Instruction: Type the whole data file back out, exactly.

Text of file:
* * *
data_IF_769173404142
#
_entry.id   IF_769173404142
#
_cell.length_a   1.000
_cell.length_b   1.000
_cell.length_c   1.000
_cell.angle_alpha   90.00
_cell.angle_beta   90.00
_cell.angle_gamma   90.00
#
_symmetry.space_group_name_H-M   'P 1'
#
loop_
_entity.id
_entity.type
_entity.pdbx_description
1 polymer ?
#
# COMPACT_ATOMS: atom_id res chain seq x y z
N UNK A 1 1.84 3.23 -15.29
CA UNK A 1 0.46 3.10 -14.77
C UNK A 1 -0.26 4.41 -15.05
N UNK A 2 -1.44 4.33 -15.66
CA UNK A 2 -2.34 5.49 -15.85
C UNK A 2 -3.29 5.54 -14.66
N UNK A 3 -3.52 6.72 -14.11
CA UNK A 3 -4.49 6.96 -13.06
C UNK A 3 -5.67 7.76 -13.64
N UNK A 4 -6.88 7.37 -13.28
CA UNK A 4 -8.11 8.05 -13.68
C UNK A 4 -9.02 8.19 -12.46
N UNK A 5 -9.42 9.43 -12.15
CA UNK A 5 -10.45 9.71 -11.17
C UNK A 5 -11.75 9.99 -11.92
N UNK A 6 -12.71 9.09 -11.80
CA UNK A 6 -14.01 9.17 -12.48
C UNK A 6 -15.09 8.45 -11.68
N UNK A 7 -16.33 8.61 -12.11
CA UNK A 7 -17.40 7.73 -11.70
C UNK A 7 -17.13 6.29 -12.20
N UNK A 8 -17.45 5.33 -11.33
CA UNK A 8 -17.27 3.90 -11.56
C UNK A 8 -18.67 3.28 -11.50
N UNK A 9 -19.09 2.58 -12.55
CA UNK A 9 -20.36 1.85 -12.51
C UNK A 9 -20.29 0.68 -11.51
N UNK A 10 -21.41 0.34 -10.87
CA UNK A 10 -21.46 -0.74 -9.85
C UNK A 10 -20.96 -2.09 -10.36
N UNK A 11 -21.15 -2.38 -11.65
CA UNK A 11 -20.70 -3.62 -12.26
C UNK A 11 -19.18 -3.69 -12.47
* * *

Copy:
data_IF_769173404142
#
_entry.id   IF_769173404142
#
_cell.length_a   1.000
_cell.length_b   1.000
_cell.length_c   1.000
_cell.angle_alpha   90.00
_cell.angle_beta   90.00
_cell.angle_gamma   90.00
#
_symmetry.space_group_name_H-M   'P 1'
#
loop_
_entity.id
_entity.type
_entity.pdbx_description
1 polymer ?
#
# COMPACT_ATOMS: atom_id res chain seq x y z
N UNK A 1 1.84 3.23 -15.29
CA UNK A 1 0.46 3.10 -14.77
C UNK A 1 -0.26 4.41 -15.05
N UNK A 2 -1.44 4.33 -15.66
CA UNK A 2 -2.34 5.49 -15.85
C UNK A 2 -3.29 5.54 -14.66
N UNK A 3 -3.52 6.72 -14.11
CA UNK A 3 -4.49 6.96 -13.06
C UNK A 3 -5.67 7.76 -13.64
N UNK A 4 -6.88 7.37 -13.28
CA UNK A 4 -8.11 8.05 -13.68
C UNK A 4 -9.02 8.19 -12.46
N UNK A 5 -9.42 9.43 -12.15
CA UNK A 5 -10.45 9.71 -11.17
C UNK A 5 -11.75 9.99 -11.92
N UNK A 6 -12.71 9.09 -11.80
CA UNK A 6 -14.01 9.17 -12.48
C UNK A 6 -15.09 8.45 -11.68
N UNK A 7 -16.33 8.61 -12.11
CA UNK A 7 -17.40 7.73 -11.70
C UNK A 7 -17.13 6.29 -12.20
N UNK A 8 -17.45 5.33 -11.33
CA UNK A 8 -17.27 3.90 -11.56
C UNK A 8 -18.67 3.28 -11.50
N UNK A 9 -19.09 2.58 -12.55
CA UNK A 9 -20.36 1.85 -12.51
C UNK A 9 -20.29 0.68 -11.51
N UNK A 10 -21.41 0.34 -10.87
CA UNK A 10 -21.46 -0.74 -9.85
C UNK A 10 -20.96 -2.09 -10.36
N UNK A 11 -21.15 -2.38 -11.65
CA UNK A 11 -20.70 -3.62 -12.26
C UNK A 11 -19.18 -3.69 -12.47